** A message from ManTech: With cyberattacks proliferating, organizations need real-time, dynamic cyber solutions to protect vital infrastructure and data from theft, compromise and destruction. Defense, Intelligence Community and federal civilian agencies look to ManTech for aggressive cyber solutions that stop criminal hackers, thwart nation-state attacks, and expose insider threats. Learn more at www.mantech.com **

RECENTLY ON PRO CYBERSECURITY — Defense Secretary Jim Mattis said Russian President Vladimir Putin attempted to interfere with last month’s midterms. … A court ruled that a federal law banning Kaspersky Lab products from government systems doesn’t violate the Constitution. … House Democrats will push for legislation providing federal election security funds to states and mandating a national strategy to protect elections. … The House overwhelmingly approved a federal IT consolidation bill.

PEOPLE ON THE MOVE

— Chris Farley is joining cybersecurity startup Expanse, Inc., which has a mix of U.S. government and commercial clients. He’ll be on the “post-sales” team and was previously an associate at Albright Stonebridge Group.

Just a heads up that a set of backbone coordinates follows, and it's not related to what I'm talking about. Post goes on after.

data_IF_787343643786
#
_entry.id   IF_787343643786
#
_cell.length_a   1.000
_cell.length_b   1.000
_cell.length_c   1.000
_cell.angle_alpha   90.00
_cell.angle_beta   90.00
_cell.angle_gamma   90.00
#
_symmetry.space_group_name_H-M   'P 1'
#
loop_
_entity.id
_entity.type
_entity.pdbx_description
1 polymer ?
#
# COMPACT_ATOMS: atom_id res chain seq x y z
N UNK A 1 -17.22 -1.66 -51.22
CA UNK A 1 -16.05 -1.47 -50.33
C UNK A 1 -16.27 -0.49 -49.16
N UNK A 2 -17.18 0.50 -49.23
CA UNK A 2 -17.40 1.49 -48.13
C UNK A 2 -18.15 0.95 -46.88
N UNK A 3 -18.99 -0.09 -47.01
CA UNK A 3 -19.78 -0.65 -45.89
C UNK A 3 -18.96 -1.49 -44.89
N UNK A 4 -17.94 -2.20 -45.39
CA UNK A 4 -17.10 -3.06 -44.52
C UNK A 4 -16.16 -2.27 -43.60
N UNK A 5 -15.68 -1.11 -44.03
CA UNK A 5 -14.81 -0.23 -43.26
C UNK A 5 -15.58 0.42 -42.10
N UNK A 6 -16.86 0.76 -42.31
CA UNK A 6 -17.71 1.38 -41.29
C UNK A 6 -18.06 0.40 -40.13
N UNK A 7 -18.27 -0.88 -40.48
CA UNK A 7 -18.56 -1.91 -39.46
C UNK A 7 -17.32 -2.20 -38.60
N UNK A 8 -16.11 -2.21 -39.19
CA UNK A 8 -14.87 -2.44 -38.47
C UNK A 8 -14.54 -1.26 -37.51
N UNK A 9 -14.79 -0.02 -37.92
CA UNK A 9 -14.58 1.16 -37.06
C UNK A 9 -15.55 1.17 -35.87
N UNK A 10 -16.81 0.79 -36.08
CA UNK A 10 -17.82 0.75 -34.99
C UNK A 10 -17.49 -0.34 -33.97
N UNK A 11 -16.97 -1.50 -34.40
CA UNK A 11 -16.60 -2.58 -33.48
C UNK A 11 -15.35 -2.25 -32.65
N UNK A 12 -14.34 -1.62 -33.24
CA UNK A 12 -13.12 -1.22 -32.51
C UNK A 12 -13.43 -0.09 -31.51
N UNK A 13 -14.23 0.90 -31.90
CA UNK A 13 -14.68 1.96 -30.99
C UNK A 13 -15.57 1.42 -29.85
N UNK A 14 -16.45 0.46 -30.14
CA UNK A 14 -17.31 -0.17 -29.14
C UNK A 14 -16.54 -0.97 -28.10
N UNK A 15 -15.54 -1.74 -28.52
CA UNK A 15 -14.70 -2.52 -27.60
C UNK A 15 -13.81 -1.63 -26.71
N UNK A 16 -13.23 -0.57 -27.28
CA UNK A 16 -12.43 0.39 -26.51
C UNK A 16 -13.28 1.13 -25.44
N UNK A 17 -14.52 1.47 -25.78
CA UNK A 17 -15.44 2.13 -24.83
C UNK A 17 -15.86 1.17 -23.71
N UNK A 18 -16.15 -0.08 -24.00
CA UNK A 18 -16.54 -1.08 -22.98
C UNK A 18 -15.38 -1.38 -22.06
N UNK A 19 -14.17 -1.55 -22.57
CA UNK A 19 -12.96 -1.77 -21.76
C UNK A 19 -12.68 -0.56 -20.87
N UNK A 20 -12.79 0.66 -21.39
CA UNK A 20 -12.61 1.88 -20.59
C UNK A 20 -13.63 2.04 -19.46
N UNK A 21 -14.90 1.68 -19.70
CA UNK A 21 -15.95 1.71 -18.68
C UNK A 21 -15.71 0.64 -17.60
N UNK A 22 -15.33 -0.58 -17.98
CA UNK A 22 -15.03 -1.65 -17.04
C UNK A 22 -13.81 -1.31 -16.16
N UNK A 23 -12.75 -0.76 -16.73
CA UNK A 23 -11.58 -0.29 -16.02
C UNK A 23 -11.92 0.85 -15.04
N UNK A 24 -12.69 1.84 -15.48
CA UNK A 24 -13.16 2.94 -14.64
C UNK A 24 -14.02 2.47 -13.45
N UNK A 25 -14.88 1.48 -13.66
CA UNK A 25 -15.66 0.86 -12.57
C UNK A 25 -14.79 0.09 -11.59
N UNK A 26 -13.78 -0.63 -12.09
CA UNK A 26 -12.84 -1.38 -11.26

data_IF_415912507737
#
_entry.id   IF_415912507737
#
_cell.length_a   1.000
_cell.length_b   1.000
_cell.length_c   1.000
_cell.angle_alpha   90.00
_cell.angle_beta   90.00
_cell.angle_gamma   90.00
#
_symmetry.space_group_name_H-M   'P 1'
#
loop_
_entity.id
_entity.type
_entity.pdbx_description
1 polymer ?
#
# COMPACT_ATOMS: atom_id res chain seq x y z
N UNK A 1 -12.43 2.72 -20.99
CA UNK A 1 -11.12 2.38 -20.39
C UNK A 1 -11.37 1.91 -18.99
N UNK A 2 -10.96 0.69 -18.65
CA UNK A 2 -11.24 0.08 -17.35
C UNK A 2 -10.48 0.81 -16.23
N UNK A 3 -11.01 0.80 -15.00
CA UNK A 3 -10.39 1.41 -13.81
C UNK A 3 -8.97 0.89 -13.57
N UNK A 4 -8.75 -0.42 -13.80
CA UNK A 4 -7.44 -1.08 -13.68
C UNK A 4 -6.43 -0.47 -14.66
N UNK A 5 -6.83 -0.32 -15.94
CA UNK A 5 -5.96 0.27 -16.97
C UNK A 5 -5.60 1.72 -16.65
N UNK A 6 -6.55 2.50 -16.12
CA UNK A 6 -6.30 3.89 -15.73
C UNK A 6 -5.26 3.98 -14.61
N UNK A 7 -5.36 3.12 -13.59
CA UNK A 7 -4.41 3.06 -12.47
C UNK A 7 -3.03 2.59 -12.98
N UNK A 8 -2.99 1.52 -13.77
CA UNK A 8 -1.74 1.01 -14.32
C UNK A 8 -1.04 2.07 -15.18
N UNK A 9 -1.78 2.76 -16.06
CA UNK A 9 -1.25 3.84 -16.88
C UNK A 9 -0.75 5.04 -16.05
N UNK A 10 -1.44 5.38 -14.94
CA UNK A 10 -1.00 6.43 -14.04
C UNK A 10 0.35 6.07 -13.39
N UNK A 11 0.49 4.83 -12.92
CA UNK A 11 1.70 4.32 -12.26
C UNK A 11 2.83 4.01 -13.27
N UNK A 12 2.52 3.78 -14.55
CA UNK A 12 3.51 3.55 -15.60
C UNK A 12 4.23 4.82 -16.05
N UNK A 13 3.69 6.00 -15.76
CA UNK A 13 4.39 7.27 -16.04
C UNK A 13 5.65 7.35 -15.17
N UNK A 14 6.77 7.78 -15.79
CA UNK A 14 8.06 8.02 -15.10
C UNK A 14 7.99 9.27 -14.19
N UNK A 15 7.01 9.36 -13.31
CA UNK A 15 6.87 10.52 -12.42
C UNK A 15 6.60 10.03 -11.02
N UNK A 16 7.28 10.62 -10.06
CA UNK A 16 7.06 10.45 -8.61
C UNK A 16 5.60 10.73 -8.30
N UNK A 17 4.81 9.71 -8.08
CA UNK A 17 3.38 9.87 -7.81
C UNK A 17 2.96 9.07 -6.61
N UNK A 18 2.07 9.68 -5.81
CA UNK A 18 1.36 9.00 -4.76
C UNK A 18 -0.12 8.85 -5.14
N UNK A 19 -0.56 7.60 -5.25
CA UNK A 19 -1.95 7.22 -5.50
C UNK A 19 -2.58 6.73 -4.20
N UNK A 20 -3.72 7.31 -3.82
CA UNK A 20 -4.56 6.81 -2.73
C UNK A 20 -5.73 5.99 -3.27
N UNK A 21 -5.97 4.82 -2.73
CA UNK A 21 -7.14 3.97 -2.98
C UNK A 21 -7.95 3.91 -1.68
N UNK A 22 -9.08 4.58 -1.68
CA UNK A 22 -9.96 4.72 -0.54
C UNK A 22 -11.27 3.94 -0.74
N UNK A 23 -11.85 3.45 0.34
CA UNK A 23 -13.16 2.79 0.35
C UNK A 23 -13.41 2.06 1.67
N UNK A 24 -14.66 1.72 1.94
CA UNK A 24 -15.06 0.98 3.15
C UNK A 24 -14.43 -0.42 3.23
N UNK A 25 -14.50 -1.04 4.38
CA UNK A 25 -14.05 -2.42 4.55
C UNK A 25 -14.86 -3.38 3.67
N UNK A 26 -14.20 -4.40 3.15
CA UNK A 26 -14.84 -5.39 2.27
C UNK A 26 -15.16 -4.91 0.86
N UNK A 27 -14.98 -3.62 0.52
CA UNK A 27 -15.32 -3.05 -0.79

TWEET OF THE DAY — And yet.

Reuters did a special report on Iranian disinformation.

A lawsuit alleges that the NSO Group helped the Saudi government spy on journalist Jamal Khashoggi. The New York Times

An imprisoned hacker ran a drone smuggling ring, according to new charges. Daily Beast

Google shut out its privacy and security teams from the Chinese Dragonfly search engine. Intercept

Moscow’s cable car system was infected with ransomware right after it started. Bleeping Computer

A fake Vladimir Putin Twitter account fooled a lot of people. Mother Jones

“ACLU wants court to release documents on the US’ attempt at backdooring Facebook Messenger.” ZDNet